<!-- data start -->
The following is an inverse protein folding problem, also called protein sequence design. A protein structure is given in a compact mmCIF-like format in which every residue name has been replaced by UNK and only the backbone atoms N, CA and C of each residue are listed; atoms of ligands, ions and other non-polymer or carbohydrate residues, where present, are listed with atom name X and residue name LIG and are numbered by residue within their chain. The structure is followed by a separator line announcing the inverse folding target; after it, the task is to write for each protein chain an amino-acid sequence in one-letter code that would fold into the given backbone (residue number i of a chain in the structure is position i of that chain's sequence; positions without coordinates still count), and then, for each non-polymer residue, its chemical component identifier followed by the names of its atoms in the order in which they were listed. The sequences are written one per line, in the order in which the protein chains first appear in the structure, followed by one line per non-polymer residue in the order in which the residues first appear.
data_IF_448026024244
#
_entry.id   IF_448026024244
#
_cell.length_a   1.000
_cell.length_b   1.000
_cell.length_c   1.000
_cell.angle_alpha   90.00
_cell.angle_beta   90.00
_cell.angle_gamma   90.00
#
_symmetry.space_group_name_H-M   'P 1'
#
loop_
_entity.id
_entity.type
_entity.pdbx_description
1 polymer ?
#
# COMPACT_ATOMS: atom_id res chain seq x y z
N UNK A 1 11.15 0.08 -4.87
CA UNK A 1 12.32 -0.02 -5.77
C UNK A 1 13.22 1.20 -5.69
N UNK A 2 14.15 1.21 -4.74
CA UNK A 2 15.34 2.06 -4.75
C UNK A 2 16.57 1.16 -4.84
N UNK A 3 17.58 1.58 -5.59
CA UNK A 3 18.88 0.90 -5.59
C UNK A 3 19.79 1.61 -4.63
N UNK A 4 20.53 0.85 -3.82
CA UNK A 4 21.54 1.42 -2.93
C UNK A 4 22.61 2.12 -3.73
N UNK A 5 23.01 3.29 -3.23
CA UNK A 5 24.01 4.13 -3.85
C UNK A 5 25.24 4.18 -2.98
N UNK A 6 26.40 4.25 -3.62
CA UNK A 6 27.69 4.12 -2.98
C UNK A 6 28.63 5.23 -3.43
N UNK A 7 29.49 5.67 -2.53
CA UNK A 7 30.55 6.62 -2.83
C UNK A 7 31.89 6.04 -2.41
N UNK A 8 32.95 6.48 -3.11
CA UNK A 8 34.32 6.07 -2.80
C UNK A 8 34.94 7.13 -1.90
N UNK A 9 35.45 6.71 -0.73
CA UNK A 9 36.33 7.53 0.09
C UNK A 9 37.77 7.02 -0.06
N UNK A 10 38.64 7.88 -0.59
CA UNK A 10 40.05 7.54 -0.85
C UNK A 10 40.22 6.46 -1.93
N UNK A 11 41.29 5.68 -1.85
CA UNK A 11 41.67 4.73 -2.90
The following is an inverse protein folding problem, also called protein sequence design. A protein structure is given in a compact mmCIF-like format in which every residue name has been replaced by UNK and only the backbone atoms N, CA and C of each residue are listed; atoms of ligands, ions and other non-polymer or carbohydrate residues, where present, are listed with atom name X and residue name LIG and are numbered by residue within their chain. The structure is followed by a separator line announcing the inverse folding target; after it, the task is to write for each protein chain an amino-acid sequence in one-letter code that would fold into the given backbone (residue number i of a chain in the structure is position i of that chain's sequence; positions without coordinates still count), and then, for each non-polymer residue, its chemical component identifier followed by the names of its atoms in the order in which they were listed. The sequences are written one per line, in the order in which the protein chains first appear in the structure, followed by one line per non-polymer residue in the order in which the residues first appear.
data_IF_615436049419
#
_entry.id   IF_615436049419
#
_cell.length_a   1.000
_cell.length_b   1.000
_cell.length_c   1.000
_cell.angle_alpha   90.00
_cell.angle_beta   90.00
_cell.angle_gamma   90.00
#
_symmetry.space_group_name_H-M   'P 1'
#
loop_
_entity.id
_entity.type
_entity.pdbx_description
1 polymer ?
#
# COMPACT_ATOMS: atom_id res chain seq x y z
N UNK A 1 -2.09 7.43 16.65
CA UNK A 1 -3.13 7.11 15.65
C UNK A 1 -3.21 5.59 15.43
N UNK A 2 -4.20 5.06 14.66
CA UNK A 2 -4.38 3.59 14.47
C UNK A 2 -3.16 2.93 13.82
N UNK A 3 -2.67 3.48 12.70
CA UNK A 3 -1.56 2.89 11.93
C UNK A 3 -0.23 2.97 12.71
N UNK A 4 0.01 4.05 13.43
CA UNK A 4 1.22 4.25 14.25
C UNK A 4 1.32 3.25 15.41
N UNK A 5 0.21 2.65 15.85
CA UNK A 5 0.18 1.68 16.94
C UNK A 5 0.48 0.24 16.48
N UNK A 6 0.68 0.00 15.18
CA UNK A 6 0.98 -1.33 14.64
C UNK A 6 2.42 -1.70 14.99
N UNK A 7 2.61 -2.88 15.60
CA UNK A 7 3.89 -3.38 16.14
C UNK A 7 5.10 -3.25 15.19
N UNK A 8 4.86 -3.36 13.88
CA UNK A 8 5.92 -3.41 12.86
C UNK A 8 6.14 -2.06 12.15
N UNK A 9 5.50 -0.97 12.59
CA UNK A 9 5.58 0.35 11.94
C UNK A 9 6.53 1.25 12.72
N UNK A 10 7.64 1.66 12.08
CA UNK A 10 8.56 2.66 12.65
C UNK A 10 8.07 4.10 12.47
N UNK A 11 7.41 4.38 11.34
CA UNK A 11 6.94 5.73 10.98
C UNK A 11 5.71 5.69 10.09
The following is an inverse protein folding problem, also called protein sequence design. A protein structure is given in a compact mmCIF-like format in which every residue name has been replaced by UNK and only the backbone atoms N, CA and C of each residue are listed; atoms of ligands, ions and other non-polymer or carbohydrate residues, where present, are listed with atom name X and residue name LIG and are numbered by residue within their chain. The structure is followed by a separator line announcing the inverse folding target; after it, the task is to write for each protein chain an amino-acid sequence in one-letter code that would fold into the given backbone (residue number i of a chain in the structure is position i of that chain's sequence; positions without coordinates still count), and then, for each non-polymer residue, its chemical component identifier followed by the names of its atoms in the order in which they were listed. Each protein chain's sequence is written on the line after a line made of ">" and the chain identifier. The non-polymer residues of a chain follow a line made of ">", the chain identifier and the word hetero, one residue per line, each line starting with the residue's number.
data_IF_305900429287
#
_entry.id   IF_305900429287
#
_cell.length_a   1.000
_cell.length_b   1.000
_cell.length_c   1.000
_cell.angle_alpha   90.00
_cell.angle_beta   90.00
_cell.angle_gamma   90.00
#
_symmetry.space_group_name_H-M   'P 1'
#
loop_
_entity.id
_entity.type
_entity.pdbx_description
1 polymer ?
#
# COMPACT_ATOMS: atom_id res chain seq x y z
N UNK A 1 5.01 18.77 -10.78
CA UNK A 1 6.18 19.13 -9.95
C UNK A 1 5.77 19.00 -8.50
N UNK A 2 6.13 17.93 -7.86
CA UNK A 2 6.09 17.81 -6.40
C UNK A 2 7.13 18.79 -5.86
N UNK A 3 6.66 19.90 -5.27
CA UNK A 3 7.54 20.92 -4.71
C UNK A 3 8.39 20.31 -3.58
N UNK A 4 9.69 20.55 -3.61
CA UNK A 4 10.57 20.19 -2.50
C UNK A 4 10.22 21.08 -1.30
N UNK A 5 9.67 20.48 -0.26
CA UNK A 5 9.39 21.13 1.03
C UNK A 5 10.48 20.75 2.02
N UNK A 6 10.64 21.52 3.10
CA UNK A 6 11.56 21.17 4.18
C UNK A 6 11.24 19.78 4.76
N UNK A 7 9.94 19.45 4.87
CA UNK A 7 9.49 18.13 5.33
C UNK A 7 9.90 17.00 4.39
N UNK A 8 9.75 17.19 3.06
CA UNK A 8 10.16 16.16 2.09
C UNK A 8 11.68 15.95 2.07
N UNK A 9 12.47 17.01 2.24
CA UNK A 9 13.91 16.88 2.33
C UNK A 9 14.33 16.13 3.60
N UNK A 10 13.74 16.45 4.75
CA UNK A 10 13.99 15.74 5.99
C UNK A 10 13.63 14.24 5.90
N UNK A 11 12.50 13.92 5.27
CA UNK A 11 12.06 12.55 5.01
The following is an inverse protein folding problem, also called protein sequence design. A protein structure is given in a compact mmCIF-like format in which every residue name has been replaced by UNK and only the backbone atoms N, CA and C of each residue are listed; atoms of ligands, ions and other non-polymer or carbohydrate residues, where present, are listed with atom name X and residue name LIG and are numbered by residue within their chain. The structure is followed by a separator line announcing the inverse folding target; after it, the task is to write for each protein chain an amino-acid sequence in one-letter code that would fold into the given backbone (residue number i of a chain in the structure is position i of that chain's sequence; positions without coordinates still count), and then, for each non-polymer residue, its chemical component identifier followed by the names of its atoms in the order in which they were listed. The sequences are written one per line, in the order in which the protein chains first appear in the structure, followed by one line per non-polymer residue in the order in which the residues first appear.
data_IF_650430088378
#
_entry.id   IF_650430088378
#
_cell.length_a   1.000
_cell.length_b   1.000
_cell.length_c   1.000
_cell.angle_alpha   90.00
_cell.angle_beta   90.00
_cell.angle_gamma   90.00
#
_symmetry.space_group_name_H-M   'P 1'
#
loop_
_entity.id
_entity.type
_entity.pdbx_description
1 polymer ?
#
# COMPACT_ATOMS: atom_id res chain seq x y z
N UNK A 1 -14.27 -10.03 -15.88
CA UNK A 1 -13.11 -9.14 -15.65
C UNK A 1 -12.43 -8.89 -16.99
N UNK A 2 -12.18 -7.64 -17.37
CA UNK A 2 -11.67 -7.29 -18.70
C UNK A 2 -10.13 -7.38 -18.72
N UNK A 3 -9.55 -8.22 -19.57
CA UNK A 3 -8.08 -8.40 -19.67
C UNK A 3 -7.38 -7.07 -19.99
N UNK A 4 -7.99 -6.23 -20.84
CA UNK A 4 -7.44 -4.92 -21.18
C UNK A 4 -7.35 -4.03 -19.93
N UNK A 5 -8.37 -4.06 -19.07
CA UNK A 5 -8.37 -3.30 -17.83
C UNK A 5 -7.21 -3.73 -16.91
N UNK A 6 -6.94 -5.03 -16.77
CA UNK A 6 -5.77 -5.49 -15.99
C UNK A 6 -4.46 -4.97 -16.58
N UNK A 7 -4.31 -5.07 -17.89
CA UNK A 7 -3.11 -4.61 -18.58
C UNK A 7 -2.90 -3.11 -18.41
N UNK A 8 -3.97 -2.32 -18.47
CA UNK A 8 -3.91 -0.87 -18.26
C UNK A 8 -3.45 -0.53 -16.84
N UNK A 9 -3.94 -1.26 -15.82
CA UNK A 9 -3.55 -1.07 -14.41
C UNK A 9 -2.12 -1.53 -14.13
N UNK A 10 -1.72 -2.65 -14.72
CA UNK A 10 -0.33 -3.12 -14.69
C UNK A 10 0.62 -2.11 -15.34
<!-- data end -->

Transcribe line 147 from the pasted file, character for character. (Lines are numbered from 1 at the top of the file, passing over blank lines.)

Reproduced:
N UNK A 7 9.94 19.45 4.87